Minister of Budget and National Planning, Atiku Bagudu.

‘Escalating Fuel Prices Amplify Food Insecurity Concerns’

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Atiku Bagudu, the Minister of Budget and National Planning, emphasized yesterday that the hurdles confronting agriculture extend beyond security issues to encompass the soaring costs of fuel.

During a session with the Senate Committees on Finance, Appropriation, Banking, Insurance, and other Financial Institutions, Bagudu cautioned that in five districts, approximately 70 percent of their designated agricultural land might remain uncultivated due to the prohibitive cost of fuel.

He stated, “From our standpoint, particularly within Budget and Planning, there are currently areas in about 18 states across the nation where rice cultivation for dry season farming remains feasible, including the constituency of the Chairman of the National Planning Commission. However, in five local governments, if precautions are not taken, a significant portion of arable land may go unused, not due to security concerns, but due to the expense of fuel.”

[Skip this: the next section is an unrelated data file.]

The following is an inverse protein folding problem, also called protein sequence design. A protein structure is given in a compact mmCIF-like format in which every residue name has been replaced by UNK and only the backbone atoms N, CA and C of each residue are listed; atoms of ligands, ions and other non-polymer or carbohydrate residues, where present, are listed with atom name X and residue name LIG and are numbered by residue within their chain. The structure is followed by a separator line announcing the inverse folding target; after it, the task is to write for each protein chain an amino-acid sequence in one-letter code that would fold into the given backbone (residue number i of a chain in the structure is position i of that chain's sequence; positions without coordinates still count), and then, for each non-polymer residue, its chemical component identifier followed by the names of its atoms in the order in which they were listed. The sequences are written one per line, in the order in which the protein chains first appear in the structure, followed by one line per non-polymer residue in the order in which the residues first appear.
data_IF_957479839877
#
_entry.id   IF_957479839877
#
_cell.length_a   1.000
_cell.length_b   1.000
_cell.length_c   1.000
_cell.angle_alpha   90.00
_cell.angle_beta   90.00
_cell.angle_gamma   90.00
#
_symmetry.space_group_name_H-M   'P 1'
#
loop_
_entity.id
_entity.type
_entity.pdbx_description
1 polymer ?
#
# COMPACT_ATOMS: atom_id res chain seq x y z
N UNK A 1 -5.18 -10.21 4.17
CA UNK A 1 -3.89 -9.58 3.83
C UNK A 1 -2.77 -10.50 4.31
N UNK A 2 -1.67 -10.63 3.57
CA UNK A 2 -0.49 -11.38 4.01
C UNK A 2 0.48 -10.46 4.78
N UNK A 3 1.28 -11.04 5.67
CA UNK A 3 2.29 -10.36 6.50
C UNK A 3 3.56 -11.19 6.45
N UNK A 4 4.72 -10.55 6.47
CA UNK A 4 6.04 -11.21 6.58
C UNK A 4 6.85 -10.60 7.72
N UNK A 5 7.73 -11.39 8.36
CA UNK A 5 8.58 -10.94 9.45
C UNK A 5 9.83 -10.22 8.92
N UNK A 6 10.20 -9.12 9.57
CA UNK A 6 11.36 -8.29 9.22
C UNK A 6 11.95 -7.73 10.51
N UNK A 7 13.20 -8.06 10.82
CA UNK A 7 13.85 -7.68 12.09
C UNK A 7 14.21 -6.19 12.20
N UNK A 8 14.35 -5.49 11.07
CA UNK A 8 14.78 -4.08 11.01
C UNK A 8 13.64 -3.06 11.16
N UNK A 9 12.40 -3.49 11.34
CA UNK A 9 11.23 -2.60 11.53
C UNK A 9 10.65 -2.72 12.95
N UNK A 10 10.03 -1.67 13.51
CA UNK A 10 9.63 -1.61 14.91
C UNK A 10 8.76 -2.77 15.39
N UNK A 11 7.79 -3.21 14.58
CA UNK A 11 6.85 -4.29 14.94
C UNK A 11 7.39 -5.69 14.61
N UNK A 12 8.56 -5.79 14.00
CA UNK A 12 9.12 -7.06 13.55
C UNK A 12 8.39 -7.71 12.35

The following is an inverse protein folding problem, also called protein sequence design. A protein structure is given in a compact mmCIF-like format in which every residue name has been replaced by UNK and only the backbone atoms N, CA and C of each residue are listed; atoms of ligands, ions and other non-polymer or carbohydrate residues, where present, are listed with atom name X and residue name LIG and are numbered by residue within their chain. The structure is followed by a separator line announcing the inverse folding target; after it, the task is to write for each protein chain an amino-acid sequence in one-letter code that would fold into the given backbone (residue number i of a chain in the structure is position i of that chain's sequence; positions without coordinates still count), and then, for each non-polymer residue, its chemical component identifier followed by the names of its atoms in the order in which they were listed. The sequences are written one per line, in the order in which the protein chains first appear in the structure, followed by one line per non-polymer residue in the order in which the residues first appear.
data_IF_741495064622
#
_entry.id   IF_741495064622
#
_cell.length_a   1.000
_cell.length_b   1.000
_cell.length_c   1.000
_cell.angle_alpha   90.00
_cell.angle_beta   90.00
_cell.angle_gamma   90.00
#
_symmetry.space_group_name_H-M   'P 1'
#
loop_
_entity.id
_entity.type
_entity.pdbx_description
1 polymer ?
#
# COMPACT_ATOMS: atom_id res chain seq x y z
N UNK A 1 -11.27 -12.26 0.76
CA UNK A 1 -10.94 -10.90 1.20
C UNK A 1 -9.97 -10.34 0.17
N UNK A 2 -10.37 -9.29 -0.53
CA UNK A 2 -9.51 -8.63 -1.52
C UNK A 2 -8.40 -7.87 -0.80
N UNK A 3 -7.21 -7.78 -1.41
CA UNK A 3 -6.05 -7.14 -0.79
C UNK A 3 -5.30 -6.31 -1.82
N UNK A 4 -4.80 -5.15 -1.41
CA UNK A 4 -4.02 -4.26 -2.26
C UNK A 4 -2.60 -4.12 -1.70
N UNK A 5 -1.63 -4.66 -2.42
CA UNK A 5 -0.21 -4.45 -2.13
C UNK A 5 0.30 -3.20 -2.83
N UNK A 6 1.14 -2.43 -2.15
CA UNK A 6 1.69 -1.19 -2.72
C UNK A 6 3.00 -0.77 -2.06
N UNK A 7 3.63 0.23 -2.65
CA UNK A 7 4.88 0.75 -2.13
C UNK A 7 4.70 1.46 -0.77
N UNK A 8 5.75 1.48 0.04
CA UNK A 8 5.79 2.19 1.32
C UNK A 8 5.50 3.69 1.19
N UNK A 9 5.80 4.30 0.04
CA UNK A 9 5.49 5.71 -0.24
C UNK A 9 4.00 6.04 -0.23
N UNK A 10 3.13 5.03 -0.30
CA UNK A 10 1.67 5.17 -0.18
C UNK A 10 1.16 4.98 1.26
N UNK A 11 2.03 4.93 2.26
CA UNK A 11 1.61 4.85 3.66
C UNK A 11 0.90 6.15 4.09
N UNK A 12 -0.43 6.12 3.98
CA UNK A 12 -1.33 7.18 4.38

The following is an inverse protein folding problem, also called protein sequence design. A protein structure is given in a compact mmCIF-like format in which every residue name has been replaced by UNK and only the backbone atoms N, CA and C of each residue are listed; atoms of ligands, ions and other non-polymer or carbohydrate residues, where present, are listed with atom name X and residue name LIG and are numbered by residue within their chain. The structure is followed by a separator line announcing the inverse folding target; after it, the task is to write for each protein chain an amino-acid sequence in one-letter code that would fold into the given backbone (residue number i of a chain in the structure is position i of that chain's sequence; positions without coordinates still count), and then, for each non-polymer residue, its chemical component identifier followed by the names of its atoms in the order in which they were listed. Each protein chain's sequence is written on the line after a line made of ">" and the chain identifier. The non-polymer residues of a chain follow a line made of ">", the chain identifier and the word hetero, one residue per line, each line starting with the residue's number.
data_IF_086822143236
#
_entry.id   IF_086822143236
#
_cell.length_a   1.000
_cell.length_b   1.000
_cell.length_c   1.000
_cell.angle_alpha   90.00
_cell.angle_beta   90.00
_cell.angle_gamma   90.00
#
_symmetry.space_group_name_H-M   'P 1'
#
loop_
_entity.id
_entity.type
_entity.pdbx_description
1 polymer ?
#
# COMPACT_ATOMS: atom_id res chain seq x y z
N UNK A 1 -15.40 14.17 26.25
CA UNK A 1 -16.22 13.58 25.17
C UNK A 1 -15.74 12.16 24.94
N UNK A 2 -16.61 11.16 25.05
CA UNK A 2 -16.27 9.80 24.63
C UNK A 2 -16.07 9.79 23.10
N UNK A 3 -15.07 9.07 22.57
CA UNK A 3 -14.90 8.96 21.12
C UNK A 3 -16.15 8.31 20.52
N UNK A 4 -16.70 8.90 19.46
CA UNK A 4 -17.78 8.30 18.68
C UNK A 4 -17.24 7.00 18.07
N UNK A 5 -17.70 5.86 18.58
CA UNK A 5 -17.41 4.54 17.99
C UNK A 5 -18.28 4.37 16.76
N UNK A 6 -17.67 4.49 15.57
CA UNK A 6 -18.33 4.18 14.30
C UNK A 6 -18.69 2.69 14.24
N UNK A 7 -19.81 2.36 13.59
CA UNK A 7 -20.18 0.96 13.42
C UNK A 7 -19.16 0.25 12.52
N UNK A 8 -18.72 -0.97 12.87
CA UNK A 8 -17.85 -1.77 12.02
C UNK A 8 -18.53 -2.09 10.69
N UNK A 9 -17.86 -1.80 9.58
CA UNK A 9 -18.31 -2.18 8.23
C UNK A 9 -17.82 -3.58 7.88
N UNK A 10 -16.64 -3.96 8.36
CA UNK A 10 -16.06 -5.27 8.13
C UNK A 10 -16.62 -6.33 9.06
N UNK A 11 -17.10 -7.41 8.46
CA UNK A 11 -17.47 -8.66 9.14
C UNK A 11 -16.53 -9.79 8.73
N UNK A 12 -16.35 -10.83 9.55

Bagudu also noted similar challenges in Senator Adamu Aliero’s constituency and a few other regions.

The former governor of Kebbi State stressed the urgency of implementing reforms and necessary measures to achieve tangible impact and benefits.

His counterpart in Agriculture and Food Security, Abubakar Kiyari, highlighted the challenges posed to food security and affordability.

Kiyari attributed the primary challenges to the impact of COVID-19 on agriculture and all sectors, as well as the adverse effects of flooding in 2021 and currency redesigns in 2022 and 2023, which negatively impacted harvests.

He explained, “In early 2023, as farmers were gearing up for planting, they faced financial constraints. Access to capital for farmers is crucial, coupled with a government that did not plan for wet season cultivation in 2023. This lack of planning had repercussions on harvest levels.”

“We’ve had two programs: the wheat program, which had a significant impact in Jigawa and 14 other states, and the upcoming second phase of rice program, which is currently facing challenges in terms of fuel and input costs. Despite government subsidies of up to 50 percent on inputs, many farmers still struggled to meet their portion,” he added.

Kiyari emphasized the importance of bridging the gap to ensure the success of agricultural initiatives without being perceived as mere handouts.

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